The man who would’ve been America’s first Black astronaut is finally getting the chance to head to space.

In 1961, when the White House was under the administration of President John F. Kennedy, Ed Dwight was selected as the first Black American to train and travel to space, according to Business Insider. Despite accepting the invitation to join NASA’s training program, he never had the chance to make it to outer space since they chose someone else instead. Now, through Blue Origin, an aerospace manufacturer founded by Jeff Bezos with the mission to provide a way for people to live and work in space in the future, the 90-year-old will live out an experience he thought would never happen.

On April 4, the organization announced that the Kansas native will be a part of its six-member crew that will be on the company’s 25th mission to space on the New Shepard rocket. Although a launch date hasn’t been set, Dwight will be joining Mason Angel, (founder of Industrious Ventures VC firm), Sylvain Chiron (founder of Brasserie Mont Blanc brewing company), Kenneth Hess (a software engineer pioneer), Carol Schaller (a retired CPA) and pilot Gopi Thotakura.

The retired Air Force pilot was born in the early 1930s, during the great depression era when racism and segregation were at an all-time high in America. Sometime after joining the Air Force, he was the only Black officer eligible to be an astronaut. When the opportunity presented itself in his late 20s, he didn’t immediately jump to take it.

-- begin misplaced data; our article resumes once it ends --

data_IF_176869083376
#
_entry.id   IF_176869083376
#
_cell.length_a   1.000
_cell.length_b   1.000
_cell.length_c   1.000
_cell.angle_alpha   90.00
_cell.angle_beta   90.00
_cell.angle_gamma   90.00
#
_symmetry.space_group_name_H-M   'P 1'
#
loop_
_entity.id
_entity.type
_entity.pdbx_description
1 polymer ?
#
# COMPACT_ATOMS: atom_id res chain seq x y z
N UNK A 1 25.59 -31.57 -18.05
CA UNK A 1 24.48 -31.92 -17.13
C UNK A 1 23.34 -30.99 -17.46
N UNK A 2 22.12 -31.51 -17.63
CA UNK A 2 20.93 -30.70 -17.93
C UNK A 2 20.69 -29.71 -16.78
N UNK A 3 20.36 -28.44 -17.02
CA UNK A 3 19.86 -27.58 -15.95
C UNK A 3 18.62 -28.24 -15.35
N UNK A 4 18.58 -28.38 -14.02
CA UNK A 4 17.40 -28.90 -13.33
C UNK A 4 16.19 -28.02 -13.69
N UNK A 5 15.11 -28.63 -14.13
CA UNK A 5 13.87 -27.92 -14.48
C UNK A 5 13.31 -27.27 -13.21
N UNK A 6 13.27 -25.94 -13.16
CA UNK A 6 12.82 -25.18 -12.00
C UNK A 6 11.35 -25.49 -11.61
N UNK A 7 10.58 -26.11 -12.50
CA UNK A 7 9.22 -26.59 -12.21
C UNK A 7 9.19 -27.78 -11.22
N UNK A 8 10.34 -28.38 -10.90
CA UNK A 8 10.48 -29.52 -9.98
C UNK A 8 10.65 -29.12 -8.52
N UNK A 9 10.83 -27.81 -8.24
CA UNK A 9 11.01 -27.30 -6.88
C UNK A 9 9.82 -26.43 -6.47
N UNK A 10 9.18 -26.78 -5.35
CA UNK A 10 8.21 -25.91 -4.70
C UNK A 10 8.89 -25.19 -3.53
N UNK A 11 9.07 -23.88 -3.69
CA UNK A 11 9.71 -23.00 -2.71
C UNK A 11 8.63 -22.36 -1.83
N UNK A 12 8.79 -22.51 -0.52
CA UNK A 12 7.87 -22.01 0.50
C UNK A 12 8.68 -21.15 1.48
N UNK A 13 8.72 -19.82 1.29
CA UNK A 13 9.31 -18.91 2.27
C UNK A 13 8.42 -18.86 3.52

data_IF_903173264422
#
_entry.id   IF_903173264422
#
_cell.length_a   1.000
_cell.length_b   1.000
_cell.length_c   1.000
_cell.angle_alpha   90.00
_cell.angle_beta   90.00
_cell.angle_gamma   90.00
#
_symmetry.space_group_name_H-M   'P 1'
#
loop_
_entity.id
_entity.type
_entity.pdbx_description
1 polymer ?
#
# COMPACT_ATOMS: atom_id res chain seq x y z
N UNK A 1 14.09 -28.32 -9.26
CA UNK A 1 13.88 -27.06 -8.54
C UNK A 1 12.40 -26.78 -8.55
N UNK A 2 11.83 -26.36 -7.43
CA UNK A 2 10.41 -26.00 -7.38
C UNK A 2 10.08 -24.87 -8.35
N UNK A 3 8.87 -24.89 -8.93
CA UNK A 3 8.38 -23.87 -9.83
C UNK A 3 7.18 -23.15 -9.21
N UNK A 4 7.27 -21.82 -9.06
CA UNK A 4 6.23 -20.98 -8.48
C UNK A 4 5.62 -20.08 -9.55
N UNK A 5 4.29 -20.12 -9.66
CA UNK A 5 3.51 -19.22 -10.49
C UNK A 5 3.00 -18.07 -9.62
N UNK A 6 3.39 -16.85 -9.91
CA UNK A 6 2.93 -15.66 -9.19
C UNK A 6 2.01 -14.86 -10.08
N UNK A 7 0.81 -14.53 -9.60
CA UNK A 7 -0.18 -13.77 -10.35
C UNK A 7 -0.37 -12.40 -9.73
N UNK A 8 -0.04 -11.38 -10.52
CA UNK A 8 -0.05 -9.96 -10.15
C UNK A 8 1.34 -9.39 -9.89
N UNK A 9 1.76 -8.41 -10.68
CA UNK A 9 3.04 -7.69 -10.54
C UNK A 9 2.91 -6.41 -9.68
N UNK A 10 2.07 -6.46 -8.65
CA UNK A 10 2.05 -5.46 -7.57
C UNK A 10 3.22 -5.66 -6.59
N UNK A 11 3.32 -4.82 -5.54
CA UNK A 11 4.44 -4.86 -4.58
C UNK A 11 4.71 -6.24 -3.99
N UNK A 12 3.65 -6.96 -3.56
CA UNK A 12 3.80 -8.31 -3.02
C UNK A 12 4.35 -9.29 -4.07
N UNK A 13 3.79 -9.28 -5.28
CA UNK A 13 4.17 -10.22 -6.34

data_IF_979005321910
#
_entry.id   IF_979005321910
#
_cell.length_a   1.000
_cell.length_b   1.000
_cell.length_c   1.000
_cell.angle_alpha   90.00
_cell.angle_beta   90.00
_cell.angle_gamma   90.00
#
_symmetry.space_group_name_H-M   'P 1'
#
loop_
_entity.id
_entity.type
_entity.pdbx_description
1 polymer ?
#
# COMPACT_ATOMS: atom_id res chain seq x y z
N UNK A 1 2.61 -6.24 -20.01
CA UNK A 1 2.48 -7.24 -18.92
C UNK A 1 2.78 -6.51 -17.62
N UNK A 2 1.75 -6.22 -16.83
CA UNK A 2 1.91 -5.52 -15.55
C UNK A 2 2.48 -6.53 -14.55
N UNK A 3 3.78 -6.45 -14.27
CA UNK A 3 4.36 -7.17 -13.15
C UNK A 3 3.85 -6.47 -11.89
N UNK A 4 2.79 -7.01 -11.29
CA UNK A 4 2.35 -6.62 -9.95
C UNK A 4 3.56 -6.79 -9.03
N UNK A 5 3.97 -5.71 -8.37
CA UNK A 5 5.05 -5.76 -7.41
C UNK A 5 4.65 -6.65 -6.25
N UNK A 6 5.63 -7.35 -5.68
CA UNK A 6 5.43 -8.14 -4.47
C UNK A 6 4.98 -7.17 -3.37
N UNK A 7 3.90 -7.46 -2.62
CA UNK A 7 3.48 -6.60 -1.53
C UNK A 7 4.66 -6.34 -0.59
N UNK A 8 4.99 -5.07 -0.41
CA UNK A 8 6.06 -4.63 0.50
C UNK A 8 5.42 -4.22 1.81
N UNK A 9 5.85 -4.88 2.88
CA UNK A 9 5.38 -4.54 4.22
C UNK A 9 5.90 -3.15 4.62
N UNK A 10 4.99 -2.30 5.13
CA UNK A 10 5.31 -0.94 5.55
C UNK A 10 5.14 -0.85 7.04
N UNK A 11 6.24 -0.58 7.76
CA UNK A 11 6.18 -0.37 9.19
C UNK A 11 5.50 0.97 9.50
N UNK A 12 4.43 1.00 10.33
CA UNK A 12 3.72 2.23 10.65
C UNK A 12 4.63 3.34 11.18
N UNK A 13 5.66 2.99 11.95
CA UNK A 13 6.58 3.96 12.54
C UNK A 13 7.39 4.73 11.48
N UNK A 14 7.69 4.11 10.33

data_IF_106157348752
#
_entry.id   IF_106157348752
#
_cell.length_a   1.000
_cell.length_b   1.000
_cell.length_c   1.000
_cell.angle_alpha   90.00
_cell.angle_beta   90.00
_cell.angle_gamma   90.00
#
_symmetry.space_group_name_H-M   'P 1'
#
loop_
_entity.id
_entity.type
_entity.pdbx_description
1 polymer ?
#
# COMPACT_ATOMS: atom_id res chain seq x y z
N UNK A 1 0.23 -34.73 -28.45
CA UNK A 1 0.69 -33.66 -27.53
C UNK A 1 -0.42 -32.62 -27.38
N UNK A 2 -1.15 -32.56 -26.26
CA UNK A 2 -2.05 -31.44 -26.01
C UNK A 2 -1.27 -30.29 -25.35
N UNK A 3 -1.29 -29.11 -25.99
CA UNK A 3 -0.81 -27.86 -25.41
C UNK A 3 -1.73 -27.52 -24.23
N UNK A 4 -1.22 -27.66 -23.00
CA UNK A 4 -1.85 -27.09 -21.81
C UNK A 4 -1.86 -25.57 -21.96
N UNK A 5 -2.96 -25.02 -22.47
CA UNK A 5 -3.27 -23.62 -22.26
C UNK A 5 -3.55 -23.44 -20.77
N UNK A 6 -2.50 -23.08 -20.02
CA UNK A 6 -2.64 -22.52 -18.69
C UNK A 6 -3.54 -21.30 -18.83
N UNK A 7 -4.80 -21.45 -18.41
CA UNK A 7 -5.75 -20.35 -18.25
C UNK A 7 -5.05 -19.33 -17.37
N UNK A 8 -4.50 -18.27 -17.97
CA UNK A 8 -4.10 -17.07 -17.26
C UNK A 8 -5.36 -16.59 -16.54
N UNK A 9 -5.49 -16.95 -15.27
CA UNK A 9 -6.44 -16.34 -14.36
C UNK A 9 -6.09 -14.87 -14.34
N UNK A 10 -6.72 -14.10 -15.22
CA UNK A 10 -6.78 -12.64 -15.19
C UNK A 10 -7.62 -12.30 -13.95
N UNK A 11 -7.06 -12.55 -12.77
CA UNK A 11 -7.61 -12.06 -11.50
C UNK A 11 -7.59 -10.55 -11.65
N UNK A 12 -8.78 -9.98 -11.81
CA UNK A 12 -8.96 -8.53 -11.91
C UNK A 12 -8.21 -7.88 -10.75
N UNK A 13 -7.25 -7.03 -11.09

“They told me, ‘They will make hamburger out of you, Dwight,'” he said while recalling what a superior officer told him about accepting the training program, reported Business Insider.

Dwight remained in the Air Force until he resigned. Following his resignation, he earned his MFA in Sculpture from the University of Denver and went on to start a new career as a sculptor, according to PBS. Dwight’s candidacy as the first potential Black astronaut had fallen under the radar of the general public until National Geographic released a documentary in 2023, “The Space Race,” which highlighted groundbreaking Black astronauts in American History.

“I don’t think America — or anybody — knows how complex the situation was,” he said in the feature film, according to Business Insider.

Will you be tuned in when the New Shepard rocket launches into space?